Not all is lost in the land of Florida, though. What some of the puzzles in A Golden Wake lack can be found in others. Good environmental puzzles show their face a few times, and are very welcome, most notable being a sort of scavenger hunt in the Florida everglades. A couple puzzles require some knowledge of wordplay, and are probably the most clever in the game. It’s just a shame that really cool challenges in one area are accompanied by a lot of faults in others.
A Golden Wake isn’t a modern-day adventure, nor one in any sort of fictional universe. It takes place in the very real world of 1920s America, and as such it has a lot of proper representation to do. A good job is done here, generally speaking. Areas are recreated in really nice detail, some of the most meticulous pixel art I’ve seen in the point-and-click realm. The soundtrack has its catchy moments, and captures the sound of the era quite well. Voice acting is mostly quite solid, with the laughably bad roles being mercifully relegated to minor characters only.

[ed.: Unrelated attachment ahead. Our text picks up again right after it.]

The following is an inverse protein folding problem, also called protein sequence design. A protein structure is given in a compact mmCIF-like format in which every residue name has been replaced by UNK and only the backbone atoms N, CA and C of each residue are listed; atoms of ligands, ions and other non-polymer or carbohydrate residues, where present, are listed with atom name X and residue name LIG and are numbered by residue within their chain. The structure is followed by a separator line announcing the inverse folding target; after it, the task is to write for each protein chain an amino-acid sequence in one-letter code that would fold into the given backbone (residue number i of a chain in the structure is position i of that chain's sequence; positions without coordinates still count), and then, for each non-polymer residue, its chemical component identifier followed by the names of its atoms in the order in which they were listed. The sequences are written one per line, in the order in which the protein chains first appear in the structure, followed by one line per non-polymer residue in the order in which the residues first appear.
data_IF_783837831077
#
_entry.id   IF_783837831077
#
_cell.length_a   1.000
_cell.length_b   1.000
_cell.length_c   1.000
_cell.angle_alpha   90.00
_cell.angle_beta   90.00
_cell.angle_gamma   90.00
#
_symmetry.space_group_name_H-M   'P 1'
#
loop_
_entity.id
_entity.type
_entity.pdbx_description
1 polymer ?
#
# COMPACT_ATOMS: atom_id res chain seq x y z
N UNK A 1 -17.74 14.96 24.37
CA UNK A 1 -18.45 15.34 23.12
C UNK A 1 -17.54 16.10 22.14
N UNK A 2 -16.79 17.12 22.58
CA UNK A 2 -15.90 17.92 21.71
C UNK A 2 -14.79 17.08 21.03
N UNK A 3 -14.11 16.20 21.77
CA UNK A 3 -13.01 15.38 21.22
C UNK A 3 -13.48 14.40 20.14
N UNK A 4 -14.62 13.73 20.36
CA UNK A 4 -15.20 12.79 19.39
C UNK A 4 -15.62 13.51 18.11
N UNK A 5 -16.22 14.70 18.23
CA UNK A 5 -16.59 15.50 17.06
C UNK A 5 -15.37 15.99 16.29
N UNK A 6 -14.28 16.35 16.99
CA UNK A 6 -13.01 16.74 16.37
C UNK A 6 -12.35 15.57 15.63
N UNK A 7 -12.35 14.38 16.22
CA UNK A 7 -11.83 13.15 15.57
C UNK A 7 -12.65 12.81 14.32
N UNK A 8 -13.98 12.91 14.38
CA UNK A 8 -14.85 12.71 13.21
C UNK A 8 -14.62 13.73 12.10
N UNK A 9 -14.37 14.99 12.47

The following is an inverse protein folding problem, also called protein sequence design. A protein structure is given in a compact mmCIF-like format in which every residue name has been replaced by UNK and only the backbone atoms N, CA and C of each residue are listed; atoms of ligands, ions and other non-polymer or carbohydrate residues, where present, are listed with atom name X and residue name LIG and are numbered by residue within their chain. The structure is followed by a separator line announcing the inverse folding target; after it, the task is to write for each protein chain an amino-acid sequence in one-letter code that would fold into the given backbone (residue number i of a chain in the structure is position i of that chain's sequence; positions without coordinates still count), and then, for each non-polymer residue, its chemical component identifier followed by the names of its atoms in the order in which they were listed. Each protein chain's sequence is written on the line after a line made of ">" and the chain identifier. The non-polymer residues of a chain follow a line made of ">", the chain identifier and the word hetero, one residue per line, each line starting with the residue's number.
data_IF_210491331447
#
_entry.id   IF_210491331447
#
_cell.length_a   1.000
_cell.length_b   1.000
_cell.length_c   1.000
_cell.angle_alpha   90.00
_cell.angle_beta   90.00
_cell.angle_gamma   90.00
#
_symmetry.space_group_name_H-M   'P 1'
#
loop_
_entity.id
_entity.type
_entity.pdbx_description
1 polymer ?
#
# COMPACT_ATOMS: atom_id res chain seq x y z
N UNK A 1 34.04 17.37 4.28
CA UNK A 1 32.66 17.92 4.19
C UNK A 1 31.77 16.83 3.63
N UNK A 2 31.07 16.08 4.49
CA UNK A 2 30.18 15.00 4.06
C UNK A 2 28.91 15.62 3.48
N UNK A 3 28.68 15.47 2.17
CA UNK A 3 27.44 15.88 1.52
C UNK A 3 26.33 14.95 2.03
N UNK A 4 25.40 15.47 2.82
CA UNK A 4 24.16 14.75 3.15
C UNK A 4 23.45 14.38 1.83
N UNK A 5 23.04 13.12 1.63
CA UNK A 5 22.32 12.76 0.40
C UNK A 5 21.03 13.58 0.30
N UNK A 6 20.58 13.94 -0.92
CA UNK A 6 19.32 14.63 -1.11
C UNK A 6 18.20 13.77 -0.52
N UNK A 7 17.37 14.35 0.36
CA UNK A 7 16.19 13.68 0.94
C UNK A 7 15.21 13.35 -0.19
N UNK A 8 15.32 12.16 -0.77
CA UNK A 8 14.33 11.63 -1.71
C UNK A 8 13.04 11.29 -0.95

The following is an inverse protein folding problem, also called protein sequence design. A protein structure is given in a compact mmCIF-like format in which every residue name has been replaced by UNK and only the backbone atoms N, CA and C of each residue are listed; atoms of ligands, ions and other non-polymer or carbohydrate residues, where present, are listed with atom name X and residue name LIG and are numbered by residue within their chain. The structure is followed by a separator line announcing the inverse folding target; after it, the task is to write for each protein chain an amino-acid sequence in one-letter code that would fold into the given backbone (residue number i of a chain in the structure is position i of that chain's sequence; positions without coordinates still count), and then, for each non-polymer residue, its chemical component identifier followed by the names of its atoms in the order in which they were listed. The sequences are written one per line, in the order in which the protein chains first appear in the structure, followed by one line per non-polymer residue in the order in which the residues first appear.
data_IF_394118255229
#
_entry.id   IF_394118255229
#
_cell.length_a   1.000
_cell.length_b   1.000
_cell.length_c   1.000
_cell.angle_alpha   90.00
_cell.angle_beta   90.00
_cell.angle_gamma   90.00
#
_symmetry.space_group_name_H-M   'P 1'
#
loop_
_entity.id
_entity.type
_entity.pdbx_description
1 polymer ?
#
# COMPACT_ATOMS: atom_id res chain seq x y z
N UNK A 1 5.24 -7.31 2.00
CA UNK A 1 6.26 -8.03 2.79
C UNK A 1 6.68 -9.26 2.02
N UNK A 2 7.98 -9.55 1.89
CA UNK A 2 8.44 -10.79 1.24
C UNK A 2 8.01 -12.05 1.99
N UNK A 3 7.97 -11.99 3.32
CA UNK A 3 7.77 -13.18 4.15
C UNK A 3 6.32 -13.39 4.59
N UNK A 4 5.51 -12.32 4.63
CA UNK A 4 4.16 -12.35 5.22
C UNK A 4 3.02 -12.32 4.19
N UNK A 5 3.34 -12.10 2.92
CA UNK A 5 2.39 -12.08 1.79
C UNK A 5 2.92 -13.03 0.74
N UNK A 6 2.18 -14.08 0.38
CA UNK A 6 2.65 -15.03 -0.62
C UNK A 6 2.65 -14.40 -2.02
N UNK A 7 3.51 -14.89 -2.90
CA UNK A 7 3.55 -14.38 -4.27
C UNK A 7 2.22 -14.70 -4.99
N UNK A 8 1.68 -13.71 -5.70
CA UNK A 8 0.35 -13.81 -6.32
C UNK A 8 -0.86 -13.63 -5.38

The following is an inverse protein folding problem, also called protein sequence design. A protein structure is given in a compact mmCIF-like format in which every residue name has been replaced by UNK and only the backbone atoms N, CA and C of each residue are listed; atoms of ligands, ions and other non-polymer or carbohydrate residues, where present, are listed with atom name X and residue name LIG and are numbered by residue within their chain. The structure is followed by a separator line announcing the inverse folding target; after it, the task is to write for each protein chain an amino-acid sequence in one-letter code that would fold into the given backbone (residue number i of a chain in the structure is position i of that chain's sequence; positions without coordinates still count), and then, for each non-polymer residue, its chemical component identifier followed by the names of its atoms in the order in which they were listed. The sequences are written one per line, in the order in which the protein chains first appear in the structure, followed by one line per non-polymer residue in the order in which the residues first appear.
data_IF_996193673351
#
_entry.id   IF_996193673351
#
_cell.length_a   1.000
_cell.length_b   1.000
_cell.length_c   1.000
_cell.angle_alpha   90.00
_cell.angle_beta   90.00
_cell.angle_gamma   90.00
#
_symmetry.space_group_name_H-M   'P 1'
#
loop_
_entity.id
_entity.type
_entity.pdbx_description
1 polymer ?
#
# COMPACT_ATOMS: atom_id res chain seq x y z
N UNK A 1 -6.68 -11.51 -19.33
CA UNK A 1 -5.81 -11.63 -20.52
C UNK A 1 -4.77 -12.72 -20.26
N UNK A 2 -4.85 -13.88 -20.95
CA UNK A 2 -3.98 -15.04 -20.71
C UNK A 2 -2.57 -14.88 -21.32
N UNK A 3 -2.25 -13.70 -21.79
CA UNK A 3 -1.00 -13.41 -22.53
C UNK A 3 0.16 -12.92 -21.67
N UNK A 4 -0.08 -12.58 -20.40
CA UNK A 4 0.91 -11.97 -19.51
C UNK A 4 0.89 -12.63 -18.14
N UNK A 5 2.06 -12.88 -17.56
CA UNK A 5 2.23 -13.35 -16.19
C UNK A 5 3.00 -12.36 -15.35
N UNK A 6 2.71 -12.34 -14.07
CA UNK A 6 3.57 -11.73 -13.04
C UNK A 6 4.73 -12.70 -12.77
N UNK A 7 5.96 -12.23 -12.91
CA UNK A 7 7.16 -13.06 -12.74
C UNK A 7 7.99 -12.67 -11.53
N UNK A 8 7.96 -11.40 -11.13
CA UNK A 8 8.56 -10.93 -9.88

A lot of characters in the game are actual historical figures from the time, and although I’m not exactly an expert in 1920s Floridian history, there don’t seem to be any atrocities in the representation of the people on who they are based. A couple characters don’t seem to fit in very well, though, and don’t really appear to have a lot of purpose other than showing that the developers did their research. This doesn’t really lead to bad writing, per se, but it does create a couple moments that may prompt you to wonder “wait, why did this story event have to happen in this place? Was the point just to show that this one person exists? Okay, thanks. Bye, see you never.”